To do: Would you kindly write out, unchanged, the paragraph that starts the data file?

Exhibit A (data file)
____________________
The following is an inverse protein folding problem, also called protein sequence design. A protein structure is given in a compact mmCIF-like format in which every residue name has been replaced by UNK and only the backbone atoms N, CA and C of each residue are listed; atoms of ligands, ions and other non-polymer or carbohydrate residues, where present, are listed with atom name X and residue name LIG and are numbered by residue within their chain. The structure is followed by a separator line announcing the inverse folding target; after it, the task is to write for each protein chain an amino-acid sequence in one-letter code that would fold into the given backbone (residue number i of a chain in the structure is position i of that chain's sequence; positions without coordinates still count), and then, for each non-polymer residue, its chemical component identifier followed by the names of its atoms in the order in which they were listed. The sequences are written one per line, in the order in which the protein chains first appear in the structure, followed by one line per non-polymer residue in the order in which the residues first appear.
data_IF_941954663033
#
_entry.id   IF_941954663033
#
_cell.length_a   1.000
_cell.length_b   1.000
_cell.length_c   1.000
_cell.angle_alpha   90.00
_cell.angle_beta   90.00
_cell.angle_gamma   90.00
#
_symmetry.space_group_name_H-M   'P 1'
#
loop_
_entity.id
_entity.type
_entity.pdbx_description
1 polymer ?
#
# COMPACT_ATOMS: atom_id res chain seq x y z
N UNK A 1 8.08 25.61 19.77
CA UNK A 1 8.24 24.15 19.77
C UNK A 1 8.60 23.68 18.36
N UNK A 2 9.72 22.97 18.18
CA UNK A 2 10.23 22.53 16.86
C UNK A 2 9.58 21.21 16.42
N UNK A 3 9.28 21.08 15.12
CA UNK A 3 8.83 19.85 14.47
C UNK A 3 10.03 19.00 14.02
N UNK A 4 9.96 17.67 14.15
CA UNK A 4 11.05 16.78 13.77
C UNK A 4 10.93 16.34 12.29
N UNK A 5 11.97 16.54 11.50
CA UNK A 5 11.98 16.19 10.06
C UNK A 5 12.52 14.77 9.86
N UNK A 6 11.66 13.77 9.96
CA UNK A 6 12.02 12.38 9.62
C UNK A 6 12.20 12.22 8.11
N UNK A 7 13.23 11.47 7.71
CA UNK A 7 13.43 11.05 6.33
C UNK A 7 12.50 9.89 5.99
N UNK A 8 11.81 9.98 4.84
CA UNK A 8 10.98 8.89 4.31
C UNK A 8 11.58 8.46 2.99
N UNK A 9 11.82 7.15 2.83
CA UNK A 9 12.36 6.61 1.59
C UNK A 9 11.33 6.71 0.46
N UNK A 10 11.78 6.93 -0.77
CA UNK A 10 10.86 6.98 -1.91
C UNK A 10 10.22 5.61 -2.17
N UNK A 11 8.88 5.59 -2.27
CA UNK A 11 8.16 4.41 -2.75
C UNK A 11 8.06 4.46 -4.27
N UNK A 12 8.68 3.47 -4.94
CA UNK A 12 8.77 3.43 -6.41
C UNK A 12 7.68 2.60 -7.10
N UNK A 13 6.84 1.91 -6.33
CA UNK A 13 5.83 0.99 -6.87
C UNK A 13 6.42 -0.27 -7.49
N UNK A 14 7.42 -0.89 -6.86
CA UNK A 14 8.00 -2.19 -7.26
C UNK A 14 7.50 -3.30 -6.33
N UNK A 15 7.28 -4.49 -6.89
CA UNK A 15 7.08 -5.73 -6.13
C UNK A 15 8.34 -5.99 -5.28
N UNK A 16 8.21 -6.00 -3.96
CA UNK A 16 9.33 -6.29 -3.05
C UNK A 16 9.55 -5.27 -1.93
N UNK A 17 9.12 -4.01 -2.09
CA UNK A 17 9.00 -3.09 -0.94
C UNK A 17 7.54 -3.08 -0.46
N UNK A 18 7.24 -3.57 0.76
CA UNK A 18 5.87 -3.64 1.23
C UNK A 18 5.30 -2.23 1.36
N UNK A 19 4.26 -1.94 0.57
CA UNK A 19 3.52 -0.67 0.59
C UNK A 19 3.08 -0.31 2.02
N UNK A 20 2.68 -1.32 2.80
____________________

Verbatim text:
The following is an inverse protein folding problem, also called protein sequence design. A protein structure is given in a compact mmCIF-like format in which every residue name has been replaced by UNK and only the backbone atoms N, CA and C of each residue are listed; atoms of ligands, ions and other non-polymer or carbohydrate residues, where present, are listed with atom name X and residue name LIG and are numbered by residue within their chain. The structure is followed by a separator line announcing the inverse folding target; after it, the task is to write for each protein chain an amino-acid sequence in one-letter code that would fold into the given backbone (residue number i of a chain in the structure is position i of that chain's sequence; positions without coordinates still count), and then, for each non-polymer residue, its chemical component identifier followed by the names of its atoms in the order in which they were listed. The sequences are written one per line, in the order in which the protein chains first appear in the structure, followed by one line per non-polymer residue in the order in which the residues first appear.